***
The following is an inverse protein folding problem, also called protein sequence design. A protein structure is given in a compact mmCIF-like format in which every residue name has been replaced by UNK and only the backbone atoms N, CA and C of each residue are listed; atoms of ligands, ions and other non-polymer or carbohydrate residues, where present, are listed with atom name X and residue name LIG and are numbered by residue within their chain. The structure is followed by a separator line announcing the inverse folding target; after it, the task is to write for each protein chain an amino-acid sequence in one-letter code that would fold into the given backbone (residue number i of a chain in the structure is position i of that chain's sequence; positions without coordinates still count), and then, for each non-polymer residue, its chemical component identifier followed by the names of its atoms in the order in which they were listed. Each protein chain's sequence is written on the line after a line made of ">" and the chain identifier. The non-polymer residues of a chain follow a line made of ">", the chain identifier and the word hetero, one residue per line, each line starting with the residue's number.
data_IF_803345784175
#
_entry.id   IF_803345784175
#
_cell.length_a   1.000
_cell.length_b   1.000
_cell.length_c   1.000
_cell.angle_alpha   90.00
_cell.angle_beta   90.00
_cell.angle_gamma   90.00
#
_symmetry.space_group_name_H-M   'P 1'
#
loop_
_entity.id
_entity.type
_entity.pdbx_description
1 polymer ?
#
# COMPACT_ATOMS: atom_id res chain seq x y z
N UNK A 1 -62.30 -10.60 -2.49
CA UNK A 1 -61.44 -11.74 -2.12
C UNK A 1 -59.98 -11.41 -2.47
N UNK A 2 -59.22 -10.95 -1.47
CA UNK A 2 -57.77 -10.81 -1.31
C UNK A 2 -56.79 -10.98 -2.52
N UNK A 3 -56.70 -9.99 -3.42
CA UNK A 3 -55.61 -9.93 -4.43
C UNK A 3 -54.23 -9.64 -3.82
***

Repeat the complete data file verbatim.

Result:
The following is an inverse protein folding problem, also called protein sequence design. A protein structure is given in a compact mmCIF-like format in which every residue name has been replaced by UNK and only the backbone atoms N, CA and C of each residue are listed; atoms of ligands, ions and other non-polymer or carbohydrate residues, where present, are listed with atom name X and residue name LIG and are numbered by residue within their chain. The structure is followed by a separator line announcing the inverse folding target; after it, the task is to write for each protein chain an amino-acid sequence in one-letter code that would fold into the given backbone (residue number i of a chain in the structure is position i of that chain's sequence; positions without coordinates still count), and then, for each non-polymer residue, its chemical component identifier followed by the names of its atoms in the order in which they were listed. Each protein chain's sequence is written on the line after a line made of ">" and the chain identifier. The non-polymer residues of a chain follow a line made of ">", the chain identifier and the word hetero, one residue per line, each line starting with the residue's number.
data_IF_803345784175
#
_entry.id   IF_803345784175
#
_cell.length_a   1.000
_cell.length_b   1.000
_cell.length_c   1.000
_cell.angle_alpha   90.00
_cell.angle_beta   90.00
_cell.angle_gamma   90.00
#
_symmetry.space_group_name_H-M   'P 1'
#
loop_
_entity.id
_entity.type
_entity.pdbx_description
1 polymer ?
#
# COMPACT_ATOMS: atom_id res chain seq x y z
N UNK A 1 -62.30 -10.60 -2.49
CA UNK A 1 -61.44 -11.74 -2.12
C UNK A 1 -59.98 -11.41 -2.47
N UNK A 2 -59.22 -10.95 -1.47
CA UNK A 2 -57.77 -10.81 -1.31
C UNK A 2 -56.79 -10.98 -2.52
N UNK A 3 -56.70 -9.99 -3.42
CA UNK A 3 -55.61 -9.93 -4.43
C UNK A 3 -54.23 -9.64 -3.82